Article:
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Distracted Driving

People have become used to driving while distracted that it seems to have become normal. National safety council statistics show that at any time of the day, approximately 660,000 drivers are distracted by either their phone or other electronic devices. It is this lack of distracted driving awareness that makes the vice most dangerous.

Here are some of the facts about the effects of distracted driving from the National Highway Traffic Safety Administration.

  • Eight people get killed and other 1,161 injured daily in the US in accidents caused by driver distraction.
  • In 2015, 3,477 people died, and 391,000 got injured in motor vehicle accidents caused by distracted driving.
  • The use of handheld devices is most prevalent among drivers aged between 16 and 24.

The selected facts above indicate the importance of curbing and discouraging distracted driving. Let us look out some of the causes of this problem before delving into how to promote safe driving.

Causes Of Distracted Driving


It is the leading cause of distraction on the road. Some distractive ways of using the phone include checking text messages or answering them, making calls, checking posts on social media and using them to set up GPS. NHTSA fact file indicates that reading a text gets the eyes of the driver off the road for 5 seconds. At 55mph, this is equal to driving the full length of a football field with the eyes closed.

In some extremes cases, drivers have used their phones to take selfies or pose for one while behind the wheels.


Besides the phones, passengers are the leading distracts on the road. Sharing war stories, asking endless questions, especially children, or uncanny behaviors are some ways passengers become a distraction.


While this is traffic offense by itself, DUI impairs the driver’s judgment. A driver finds it hard to concentrate on the road and sometimes lose their self-control.


It is also a form of driving distraction. Tired drivers or those with sleeping disorders always find themselves dozing off behind the wheel leading to traffic fatalities.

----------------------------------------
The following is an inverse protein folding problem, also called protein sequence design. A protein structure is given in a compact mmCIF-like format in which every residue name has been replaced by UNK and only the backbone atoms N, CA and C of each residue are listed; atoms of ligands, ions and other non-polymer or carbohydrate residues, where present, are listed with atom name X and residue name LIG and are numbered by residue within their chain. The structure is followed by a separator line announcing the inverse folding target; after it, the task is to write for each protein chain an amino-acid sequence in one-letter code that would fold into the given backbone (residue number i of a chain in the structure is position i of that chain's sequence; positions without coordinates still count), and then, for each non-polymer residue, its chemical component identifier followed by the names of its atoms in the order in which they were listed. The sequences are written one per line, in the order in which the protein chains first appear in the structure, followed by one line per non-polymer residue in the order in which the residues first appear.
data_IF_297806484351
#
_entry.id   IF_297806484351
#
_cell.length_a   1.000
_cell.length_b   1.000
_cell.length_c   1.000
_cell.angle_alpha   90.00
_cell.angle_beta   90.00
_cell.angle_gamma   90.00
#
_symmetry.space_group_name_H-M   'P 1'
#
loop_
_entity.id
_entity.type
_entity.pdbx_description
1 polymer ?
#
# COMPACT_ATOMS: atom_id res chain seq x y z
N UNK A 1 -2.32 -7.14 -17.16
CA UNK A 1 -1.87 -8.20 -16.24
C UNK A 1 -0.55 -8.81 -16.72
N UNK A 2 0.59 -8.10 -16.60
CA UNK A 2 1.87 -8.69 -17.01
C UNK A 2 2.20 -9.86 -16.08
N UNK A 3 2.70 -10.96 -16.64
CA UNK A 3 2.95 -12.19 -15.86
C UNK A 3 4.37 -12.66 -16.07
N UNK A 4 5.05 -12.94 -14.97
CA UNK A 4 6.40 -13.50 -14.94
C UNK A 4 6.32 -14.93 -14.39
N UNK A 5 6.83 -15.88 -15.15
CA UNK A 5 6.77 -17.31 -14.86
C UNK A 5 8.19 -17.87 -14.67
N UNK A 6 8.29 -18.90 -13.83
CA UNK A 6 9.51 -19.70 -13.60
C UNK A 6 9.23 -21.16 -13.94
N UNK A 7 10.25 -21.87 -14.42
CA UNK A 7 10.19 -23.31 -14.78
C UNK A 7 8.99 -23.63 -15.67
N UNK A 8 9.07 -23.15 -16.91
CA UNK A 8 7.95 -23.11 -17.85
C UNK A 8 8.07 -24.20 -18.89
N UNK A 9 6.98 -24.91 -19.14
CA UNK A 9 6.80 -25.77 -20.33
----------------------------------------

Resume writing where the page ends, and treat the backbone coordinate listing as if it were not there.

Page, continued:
Music can be relaxing and keep a driver alert. However, loud booming music distracts in various ways. First, it makes it difficult to hear the honks of other drivers. Honking and headlights are primary means of communication among drivers. Loud music also activates the lower lobe of the brain and lulls the frontal lobe. Consequently, drivers in such cars are bound to make poor decisions especially over speeding and dangerous overtaking or lane changing.

How To End This Menace

While distracted driving cannot be rooted out completely, it can still reduce to a significant level. The law enforcement bodies, as well as individuals, have a role to play in bringing back sanity to the roads.


The steps that different states have taken in legislating distracted driving are commendable. Some of the driving laws that are currently in place include bans on:

Handheld devices

Several states have legalized the use of handheld devices such as phones while driving. This means that drivers in these states cannot check their texts, answer calls, or take selfies while driving. Recent legislation by Washington State banned even the use of Mascara while driving.

While banning the use of handheld devices will significantly reduce fatal motor vehicle crashes, it provides a limited perception of distracted driving. Some seem to think that making calls with Bluetooth headsets is a better option. However, it is not a secret that a man cannot even slice an onion properly while on a call, what about controlling car moving at 80mph?

Ban on GPS system

In most states, it is illegal to program a GPS while driving, but only a few states specifically mention this device in their laws. Some of the stats are Nevada, New Hampshire, Washington, New Jersey, Massachusetts, Alabama, and California. However, most of these states allow the uses of a GPS if they are attached to the dashboard.

Avoid Being A Distracted Driver

We all have a responsibility to help reduce distracted driving. Here are some of the steps we can take towards safer roads.

  • Decide not to use the phone while driving. Use Bluetooth headsets or voice commands if you must use the phone.
  • Never drink and drive. If you have to drive, do not drink and the converse is true.
  • Refuse to be distracted by your passengers and do not distract the driver if you are the passenger.
  • Never drive when tired or irritated as anger also impairs judgment.
  • Do not allow any driver to use their phone while on the road.
  • Parents to teach their children the dangers of text driving
  • Choose wisely the type of music you listen to while driving and keep the volume to reasonable levels. Do not make your vehicle a mobile disco.


Distracted driving is slowly engulfing our roads, and it is unfortunate that so many people who ought to know better seem to condone it. Nevertheless, coupling individual effort with the government legislation can help minimize the effects of this vice by 90%. Remember, it is your responsibility to drive safely once you are behind the wheel.

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